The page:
It was "beautifully painted," you understand, but the long-awaited portrait of Henry Kissinger for the State Department's August seventh-floor chamber has been declined and another artist will try his hand.

Gardner Cox, the celebrated portrait painter of Boston, whose work Kissinger greatly admires, said there were no hard feelings when his painting was sent back by the State Department.

Clement Conger, the leading authority on State Department furnishings and pictures, said yesterday "it was beautifully painted, but did not seem to capture the dynamism of Dr. Kissinger."

Another State Department figure said the portrait, showing the former secretary with his hand outstretched, "made him look somewhat a dwarf," and "looking more like a rogues' gallery thing" since "it didn't capture any of the radiance."

Kissinger himself declined the opportunity to comment on the portrait yesterday.

Cox said he had been invited to spend more time on the picture, but his schedule didn't permit it and of course he liked it the way it was or he wouldn't have painted it that way.

Larry G. Piper, executive director of the executive secretariat of the State Department, said the portrait was to cost $12,000, but that Cox would be paid $700 for expenses in travel and would retain the picture himself. Cox said he had no plans for the portrait, and had not heard about the $700, but said there were no hard feelings at all.

"Indeed, quite the contrary," said Conger. "Oh, Nancy Kissinger was charmed by Gardner Cox. Everybody is extremely happy with everybody else. Dr. Kissinger greatly admired Cox' portrait of Dean Acheson. Of course Acheson and Kissinger are two different kinds of people."

Piper said the portrait was already in the works when he came to the department in August but the painting was delievered to his office in December, Conger was called for a consultation, and it is understood Kissinger was not enchanted with the work. The painting was returned within the last couple of weeks.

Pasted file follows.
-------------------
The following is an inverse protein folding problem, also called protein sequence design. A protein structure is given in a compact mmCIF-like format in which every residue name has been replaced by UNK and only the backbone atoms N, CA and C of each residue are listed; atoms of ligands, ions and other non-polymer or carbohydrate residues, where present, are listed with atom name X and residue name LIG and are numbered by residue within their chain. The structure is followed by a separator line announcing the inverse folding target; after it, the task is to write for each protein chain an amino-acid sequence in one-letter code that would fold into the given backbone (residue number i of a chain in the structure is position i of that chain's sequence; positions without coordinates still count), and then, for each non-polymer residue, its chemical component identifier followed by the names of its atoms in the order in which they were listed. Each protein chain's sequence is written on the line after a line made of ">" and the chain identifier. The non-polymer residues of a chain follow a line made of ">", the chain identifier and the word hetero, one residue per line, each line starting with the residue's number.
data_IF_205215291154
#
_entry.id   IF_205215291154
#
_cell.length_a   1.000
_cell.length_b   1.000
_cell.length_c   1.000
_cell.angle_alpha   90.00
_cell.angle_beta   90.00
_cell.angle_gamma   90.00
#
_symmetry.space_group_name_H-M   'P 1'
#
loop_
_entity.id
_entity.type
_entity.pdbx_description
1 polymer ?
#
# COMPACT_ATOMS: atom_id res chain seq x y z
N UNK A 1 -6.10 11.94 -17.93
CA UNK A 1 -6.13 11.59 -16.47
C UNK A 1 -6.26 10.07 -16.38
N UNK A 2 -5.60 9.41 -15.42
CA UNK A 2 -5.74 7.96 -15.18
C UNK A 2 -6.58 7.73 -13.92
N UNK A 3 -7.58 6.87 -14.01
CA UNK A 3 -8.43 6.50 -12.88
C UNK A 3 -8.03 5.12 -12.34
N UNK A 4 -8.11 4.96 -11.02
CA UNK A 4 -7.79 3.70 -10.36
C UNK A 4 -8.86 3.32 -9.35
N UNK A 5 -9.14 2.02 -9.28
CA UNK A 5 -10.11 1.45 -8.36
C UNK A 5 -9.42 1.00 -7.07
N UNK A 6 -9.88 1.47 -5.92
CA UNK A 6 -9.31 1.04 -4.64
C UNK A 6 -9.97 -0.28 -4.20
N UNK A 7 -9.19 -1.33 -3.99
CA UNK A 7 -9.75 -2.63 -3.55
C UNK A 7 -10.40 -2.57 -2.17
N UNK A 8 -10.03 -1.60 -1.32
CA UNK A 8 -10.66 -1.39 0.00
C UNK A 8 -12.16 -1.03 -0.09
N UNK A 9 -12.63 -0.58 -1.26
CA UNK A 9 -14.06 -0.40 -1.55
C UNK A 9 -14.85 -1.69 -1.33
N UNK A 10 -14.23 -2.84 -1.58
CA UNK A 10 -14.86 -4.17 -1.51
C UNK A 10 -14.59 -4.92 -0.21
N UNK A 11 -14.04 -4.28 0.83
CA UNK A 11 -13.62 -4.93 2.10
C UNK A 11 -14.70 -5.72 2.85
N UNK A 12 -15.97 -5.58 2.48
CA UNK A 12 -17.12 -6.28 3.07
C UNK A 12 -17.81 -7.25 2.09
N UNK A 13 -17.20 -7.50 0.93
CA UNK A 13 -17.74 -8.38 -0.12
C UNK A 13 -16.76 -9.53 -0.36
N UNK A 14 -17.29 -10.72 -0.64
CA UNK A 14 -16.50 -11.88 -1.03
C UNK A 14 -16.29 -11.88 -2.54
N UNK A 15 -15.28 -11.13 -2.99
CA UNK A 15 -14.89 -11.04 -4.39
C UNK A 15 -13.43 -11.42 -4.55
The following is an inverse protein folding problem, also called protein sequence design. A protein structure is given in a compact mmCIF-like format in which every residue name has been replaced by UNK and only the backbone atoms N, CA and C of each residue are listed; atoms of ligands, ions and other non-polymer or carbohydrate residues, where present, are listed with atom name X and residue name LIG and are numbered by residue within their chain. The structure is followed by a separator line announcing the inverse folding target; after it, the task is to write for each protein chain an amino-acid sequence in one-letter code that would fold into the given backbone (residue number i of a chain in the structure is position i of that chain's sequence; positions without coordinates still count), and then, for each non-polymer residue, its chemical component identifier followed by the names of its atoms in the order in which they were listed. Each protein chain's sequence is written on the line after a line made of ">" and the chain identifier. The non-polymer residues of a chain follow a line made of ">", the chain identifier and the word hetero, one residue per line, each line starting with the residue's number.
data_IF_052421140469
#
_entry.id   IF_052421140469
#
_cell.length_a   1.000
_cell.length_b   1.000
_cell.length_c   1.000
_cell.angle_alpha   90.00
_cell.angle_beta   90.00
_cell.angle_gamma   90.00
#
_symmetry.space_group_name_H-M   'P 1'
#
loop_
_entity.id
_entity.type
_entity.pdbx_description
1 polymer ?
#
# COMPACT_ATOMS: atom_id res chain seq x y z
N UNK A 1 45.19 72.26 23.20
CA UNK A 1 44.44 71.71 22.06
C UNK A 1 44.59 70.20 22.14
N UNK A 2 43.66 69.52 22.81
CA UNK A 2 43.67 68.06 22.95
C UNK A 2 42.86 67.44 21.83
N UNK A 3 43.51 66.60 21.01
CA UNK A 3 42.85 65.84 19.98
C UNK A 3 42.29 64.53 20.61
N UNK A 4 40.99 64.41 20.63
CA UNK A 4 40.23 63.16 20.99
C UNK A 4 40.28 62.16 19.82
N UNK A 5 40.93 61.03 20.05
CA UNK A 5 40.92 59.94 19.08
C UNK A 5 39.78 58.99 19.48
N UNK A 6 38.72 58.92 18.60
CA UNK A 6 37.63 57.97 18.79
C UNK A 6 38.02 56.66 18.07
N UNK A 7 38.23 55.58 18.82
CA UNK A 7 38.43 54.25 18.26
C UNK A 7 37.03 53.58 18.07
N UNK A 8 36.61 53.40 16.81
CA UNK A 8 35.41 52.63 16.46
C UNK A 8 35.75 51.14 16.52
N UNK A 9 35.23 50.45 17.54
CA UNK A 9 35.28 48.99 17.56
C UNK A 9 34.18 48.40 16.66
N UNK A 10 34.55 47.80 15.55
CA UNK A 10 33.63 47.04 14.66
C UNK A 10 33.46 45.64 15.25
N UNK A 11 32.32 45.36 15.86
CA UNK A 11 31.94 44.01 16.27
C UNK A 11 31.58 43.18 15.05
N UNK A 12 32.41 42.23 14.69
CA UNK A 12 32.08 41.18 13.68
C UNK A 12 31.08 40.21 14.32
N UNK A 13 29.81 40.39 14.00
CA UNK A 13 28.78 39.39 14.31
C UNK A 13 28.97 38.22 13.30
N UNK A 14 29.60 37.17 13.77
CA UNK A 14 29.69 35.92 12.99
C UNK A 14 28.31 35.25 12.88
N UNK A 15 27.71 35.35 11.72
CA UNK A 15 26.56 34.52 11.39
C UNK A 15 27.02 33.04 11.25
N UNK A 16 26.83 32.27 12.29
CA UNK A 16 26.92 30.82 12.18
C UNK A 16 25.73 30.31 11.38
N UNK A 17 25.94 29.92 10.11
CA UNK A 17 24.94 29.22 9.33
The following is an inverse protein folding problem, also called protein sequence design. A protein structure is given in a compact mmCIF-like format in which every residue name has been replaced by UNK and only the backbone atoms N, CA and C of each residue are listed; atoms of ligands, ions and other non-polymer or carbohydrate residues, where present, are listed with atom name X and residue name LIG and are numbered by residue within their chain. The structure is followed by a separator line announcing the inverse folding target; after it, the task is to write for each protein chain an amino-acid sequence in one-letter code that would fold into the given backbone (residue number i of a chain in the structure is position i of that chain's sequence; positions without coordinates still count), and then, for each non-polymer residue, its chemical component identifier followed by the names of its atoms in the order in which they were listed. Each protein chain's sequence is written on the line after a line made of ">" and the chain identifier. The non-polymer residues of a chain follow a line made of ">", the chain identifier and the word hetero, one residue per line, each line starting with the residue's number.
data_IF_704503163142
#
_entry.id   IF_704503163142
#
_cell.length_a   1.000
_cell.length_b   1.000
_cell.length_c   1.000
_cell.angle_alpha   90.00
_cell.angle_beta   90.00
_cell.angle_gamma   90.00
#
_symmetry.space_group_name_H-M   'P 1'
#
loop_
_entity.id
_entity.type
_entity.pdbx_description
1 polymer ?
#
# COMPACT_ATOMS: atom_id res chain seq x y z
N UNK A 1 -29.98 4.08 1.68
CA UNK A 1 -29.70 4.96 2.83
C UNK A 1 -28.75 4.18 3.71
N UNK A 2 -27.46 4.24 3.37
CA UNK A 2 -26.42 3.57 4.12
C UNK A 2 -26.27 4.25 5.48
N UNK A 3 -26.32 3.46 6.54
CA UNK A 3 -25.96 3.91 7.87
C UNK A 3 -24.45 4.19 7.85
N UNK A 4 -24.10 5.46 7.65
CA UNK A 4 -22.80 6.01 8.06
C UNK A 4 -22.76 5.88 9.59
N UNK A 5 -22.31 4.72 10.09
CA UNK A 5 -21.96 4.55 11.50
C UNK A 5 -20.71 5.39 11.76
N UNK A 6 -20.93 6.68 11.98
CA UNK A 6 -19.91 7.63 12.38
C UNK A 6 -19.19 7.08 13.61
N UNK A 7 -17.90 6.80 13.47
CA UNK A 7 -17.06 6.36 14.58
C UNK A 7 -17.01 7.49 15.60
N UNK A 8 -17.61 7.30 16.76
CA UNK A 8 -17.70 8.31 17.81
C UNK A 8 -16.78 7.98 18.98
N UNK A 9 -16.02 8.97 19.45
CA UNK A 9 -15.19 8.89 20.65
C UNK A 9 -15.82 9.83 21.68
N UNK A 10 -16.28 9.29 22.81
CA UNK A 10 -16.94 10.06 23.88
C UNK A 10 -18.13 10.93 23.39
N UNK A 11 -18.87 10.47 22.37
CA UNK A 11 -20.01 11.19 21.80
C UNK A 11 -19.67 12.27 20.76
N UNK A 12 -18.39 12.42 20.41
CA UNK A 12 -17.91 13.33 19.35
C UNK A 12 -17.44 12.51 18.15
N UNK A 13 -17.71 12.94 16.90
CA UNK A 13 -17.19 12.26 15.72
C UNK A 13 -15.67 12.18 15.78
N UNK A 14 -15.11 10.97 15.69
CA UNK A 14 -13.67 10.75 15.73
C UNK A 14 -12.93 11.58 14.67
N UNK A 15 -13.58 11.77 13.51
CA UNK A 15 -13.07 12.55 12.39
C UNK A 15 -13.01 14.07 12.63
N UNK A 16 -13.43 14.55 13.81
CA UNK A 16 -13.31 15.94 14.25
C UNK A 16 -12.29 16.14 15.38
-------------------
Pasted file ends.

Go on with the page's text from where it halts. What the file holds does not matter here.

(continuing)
"You know how sometimes you do not like a photograph of yourself," Conger said. "Nothing against the photographer. I almost never like any of myself. It's the same way with oil portraits."

Through the years, or aeons, subjects have complained there is something not quite right about the eyes, etc., and artists commonly say they have captured the very soul.

Winston Churchill is said to have burned a portrait somebody painted of him, and Lyndon Johnson once said his official portrait (rejected) was the ugliest thing he ever saw, though others said it looked just like him.

One solution is for the subject to paint his own portrait, as Elliot Richardson recently did for the Commerce Department. Few who paint their own pictures will say they are hideou. Richardson's portrait did not cost a dime. It is said, however, that Kissinger is not gifted along those lines, though many discover hidden talent for art in their later years.

There was another portrait of Kissinger, he said, made by the Franklin Mint, in which the celebrated Greuze portrait of Ben Franklin was more or less copied - "with the wig, or maybe it was just before Franklin got a wig," Conger said - only the face of Kissinger was painted in. "That was the fun portrait," Conger said, and Kissinger liked it.

"No," Conger said, nobody had actually though of getting the fun portrait and hanging it in the State Department, "but it might not be a bad idea at all."

It's got all the radiance a guy could ask for.